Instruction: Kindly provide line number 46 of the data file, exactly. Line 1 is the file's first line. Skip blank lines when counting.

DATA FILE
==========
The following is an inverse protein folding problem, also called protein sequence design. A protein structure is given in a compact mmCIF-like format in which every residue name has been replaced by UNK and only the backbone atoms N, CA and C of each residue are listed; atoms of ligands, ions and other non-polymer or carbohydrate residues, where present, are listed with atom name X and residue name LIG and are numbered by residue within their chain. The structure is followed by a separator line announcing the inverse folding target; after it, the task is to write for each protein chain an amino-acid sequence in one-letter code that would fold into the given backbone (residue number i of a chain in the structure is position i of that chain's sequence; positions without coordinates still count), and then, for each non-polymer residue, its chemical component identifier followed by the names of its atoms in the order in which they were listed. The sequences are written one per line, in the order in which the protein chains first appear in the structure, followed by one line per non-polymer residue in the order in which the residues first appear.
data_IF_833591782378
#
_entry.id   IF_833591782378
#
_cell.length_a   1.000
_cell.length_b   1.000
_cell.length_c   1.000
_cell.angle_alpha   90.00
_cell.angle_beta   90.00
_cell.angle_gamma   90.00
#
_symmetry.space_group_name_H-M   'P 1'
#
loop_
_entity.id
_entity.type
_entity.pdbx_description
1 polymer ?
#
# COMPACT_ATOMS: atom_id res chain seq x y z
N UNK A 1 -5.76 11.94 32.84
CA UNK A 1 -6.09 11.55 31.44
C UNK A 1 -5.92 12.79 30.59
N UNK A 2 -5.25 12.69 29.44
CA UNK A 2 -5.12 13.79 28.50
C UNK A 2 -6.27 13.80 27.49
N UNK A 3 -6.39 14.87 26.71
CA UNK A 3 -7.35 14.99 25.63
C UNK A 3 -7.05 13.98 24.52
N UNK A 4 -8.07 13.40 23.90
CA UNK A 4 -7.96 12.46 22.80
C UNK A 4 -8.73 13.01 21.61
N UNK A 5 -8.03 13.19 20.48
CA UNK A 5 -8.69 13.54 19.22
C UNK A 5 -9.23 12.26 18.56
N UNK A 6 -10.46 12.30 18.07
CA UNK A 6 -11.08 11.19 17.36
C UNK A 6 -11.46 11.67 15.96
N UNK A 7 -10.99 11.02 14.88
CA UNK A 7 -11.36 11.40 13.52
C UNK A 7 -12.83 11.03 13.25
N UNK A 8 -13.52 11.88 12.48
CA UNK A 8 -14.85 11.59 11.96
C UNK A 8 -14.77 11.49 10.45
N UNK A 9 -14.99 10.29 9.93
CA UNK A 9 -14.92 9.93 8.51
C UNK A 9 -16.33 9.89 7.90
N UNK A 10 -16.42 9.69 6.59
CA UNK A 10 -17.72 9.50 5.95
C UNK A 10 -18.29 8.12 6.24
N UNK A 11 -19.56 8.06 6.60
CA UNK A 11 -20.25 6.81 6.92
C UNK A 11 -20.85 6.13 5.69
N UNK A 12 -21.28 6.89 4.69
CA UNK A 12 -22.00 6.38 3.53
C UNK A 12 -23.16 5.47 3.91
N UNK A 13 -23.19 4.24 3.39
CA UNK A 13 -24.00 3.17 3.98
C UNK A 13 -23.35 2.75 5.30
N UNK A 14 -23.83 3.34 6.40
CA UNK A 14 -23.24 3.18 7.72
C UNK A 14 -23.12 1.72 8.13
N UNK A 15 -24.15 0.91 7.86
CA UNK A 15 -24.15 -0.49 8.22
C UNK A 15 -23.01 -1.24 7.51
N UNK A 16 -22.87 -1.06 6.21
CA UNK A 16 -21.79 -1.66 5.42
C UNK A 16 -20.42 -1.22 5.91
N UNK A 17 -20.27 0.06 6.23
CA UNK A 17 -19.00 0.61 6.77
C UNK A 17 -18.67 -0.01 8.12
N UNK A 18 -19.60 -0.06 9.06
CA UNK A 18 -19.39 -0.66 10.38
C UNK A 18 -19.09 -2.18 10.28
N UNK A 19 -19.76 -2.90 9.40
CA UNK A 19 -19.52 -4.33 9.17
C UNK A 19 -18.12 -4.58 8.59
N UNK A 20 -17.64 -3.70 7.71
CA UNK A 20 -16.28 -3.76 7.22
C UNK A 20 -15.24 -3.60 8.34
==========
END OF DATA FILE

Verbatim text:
N UNK A 9 -14.99 10.29 9.93